Olympic demolition

By Lindsay Gale12 March 2008

The UK's Olympic Delivery Authority (ODA) is almost halfway through its demolition programme to clear London's Olympic park – a 2.5 km2 area that will require the demolition of over 220 buildings and the remediation of 1.3 million tonnes of contaminated soil.

777 Demolition's 53 m, 120 tonne Hitachi EX1200 high reach demolition rig, on hire with its operator to demolition contractor Clifford Devlin, is now working on the 12 storey former University of East London building, derelict for several years, to clear the area that will link the Olympic Village and VeloPark during the Games in 2012.

To date, 106 buildings have been demolished and the ODA intends to have the area cleared and cleaned by the time the 2008 Games in Beijing start.

As much of the demolition waste will be recycled and reused on site. A building adjacent to the UEL building has been almost completely cleared and the resulting demolition waste is being stored on site for re-use on site or recycling off-site.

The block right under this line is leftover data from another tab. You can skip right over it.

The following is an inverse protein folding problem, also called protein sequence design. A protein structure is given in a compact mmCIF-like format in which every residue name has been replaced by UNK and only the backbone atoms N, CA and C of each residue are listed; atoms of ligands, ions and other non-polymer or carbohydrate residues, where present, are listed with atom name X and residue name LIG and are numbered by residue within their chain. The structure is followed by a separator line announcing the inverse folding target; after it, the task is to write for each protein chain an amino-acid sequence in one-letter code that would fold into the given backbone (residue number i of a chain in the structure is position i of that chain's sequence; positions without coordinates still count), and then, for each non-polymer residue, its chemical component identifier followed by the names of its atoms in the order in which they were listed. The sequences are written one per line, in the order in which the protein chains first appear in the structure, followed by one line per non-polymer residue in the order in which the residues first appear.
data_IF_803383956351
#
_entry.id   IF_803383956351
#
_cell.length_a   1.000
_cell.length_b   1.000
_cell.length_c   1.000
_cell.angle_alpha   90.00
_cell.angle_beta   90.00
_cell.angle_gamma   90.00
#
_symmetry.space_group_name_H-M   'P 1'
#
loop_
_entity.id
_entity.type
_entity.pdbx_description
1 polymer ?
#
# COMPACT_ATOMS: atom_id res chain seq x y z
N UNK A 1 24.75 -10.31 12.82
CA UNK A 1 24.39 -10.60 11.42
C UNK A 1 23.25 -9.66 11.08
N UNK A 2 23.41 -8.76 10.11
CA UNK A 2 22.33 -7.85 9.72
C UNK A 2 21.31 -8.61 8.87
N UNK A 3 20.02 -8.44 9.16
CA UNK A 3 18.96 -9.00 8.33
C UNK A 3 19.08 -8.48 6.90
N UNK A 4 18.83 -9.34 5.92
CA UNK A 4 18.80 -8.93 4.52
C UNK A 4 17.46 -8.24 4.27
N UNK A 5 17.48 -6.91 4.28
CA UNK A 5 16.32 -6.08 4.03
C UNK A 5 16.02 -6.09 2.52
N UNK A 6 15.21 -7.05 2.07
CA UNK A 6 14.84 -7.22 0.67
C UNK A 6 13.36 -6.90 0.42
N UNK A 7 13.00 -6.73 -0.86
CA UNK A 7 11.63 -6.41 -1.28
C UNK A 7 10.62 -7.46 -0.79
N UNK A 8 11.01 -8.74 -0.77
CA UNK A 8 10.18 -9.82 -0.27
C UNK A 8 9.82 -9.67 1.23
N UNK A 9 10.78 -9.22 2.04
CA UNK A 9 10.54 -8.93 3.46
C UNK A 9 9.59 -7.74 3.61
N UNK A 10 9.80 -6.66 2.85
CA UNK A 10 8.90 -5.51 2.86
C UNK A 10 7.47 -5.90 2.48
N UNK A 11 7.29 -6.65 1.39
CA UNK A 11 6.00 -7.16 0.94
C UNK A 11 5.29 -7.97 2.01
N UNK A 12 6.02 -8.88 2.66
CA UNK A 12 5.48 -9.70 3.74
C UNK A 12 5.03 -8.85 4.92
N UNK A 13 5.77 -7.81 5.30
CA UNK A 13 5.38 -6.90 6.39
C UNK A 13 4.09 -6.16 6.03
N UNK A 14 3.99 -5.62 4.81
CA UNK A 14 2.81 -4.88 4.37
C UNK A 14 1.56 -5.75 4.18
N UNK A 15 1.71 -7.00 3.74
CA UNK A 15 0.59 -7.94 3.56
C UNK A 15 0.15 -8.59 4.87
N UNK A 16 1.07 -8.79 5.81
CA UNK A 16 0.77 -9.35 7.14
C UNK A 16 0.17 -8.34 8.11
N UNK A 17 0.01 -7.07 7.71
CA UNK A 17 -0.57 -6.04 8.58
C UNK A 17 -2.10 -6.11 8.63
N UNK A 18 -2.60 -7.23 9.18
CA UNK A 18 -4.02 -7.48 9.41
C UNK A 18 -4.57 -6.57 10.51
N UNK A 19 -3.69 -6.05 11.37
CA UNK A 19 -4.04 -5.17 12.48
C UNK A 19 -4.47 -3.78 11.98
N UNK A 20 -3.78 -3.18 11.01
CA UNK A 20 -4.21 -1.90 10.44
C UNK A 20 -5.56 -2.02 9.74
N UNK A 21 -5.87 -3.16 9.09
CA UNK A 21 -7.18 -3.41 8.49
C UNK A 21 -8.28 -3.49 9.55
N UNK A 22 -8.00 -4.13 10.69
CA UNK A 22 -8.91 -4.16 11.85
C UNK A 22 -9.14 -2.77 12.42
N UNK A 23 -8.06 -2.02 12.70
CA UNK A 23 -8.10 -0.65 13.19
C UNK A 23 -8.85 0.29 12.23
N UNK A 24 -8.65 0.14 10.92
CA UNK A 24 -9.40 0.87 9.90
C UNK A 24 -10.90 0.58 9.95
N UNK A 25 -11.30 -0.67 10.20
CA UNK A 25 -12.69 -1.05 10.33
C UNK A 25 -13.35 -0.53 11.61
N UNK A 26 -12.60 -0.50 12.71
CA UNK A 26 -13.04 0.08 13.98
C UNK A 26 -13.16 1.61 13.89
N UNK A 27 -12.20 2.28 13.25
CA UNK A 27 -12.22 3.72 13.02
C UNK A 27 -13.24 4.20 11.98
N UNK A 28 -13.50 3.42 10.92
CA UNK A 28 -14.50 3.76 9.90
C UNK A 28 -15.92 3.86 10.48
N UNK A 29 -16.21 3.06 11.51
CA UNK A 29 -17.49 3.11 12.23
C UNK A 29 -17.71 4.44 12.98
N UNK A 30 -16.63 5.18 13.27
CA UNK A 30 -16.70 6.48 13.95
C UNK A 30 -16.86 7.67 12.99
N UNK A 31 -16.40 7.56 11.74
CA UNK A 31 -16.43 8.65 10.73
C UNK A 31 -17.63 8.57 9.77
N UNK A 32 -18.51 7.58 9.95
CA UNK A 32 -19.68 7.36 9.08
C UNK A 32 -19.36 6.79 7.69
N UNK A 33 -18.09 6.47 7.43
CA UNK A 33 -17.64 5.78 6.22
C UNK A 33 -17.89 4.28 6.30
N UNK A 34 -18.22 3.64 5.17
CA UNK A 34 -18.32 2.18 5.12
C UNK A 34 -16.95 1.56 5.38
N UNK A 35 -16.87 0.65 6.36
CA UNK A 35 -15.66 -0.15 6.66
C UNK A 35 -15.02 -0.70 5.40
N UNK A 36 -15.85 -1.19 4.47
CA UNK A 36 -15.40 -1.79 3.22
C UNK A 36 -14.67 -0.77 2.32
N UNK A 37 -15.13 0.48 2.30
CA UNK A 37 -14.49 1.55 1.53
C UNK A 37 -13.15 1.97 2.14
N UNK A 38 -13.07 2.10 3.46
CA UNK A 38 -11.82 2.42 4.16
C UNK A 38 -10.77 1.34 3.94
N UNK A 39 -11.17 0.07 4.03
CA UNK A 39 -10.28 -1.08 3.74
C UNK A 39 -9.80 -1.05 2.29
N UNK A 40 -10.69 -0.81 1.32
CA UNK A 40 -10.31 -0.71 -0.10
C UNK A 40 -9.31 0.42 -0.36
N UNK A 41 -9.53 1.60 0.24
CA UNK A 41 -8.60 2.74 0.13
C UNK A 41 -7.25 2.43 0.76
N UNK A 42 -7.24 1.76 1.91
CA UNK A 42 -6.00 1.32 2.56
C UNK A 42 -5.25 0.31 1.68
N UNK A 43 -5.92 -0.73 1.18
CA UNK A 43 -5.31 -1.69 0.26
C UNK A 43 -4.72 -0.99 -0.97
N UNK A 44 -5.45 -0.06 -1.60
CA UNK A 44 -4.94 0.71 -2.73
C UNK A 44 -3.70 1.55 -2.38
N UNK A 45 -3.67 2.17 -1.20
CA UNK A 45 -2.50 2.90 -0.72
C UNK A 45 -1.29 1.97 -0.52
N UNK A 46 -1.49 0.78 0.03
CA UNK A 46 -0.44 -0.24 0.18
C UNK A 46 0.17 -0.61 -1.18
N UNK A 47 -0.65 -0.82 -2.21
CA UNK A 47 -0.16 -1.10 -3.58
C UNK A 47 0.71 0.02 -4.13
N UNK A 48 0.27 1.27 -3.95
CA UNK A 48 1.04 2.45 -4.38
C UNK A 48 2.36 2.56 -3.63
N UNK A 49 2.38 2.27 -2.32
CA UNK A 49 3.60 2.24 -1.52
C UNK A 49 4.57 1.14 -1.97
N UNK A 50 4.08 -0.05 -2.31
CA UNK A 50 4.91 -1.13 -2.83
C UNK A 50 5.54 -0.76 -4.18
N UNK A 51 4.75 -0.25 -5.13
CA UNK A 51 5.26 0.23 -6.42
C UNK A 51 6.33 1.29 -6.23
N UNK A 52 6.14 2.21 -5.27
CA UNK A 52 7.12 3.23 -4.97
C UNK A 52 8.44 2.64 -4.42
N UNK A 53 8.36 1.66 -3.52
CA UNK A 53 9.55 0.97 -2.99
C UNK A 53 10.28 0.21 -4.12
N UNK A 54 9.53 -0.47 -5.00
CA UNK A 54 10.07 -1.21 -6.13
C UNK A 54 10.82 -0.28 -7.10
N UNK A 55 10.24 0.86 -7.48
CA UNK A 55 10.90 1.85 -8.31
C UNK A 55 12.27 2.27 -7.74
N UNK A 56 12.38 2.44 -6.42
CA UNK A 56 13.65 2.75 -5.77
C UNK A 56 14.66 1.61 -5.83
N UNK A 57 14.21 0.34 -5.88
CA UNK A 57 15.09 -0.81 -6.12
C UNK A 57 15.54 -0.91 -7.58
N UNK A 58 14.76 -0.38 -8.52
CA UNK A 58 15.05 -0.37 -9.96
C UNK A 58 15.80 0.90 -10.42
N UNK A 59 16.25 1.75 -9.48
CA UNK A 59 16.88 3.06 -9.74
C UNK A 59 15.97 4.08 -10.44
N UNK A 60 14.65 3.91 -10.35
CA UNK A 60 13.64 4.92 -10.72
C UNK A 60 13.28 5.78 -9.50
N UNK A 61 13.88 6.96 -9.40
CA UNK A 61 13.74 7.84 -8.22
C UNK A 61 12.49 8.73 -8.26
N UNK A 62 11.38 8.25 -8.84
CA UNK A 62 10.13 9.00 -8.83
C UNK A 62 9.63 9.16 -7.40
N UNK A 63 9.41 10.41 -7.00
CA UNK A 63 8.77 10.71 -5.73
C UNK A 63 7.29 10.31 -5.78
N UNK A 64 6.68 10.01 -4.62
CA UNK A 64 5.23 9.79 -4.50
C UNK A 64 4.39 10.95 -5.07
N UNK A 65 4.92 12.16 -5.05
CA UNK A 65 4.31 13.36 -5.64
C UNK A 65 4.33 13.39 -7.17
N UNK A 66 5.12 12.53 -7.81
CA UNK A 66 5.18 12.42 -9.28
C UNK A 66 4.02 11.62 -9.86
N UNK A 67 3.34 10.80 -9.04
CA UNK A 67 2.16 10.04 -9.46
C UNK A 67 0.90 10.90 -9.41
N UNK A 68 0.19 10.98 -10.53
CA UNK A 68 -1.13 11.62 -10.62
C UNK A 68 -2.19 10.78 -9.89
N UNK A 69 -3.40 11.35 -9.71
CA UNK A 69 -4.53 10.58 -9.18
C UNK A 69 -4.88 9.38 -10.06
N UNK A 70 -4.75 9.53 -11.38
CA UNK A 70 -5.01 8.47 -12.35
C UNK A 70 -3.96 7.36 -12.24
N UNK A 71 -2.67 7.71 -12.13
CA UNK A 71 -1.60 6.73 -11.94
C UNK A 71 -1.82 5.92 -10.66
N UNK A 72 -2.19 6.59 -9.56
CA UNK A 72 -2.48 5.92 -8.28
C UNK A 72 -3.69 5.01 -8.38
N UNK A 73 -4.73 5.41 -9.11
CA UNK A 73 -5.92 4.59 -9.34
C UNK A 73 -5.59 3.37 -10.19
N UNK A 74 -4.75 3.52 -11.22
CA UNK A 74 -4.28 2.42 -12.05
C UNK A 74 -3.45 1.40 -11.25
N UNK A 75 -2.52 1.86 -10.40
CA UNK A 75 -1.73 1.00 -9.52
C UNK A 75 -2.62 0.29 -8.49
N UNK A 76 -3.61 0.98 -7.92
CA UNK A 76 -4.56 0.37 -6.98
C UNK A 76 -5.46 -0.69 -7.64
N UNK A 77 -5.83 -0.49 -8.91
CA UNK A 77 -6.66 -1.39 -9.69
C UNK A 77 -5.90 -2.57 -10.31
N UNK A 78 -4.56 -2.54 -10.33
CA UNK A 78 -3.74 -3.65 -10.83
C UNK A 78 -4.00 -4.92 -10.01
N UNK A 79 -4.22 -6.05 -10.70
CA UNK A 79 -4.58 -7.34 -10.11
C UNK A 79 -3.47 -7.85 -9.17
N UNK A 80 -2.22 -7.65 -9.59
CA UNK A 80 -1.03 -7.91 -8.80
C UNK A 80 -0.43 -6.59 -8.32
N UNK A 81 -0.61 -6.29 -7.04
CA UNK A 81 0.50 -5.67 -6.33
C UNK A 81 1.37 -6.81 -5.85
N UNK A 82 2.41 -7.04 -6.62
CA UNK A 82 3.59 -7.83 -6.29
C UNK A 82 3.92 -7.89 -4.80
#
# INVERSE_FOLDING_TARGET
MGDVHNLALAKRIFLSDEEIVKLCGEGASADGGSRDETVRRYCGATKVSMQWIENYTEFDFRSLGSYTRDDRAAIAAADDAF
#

In a statement, ODA chief executive David Higgins said: “The demolition of these long disused buildings which tower over the Olympic Park is a clear symbol of how the progress we are making on the Olympic Park will help transform a neglected part of London for future generations. Clearing this area will free it up to become a gateway between world class sporting facilities and vital Games-time and legacy

He added “Demolition and clearance work across the site is surging ahead as we prepare for the start of the 'Big Build' after Beijing next year”.

Latest News
Florida zoo utilizes Shuttlelift for manatee rehab
The new Shuttlelift SCD09 carrydeck crane helps with transferring animals between transport trucks and pools as well as providing an efficient daily weighing solution.
Data centre market to be worth US$308 billion
Increasing demand for data storage and processing capabilities push up value of sector
What are the top stories in cranes and specialized transport in 2022?
International Cranes and Specialized Transport reviews the top stories of 2022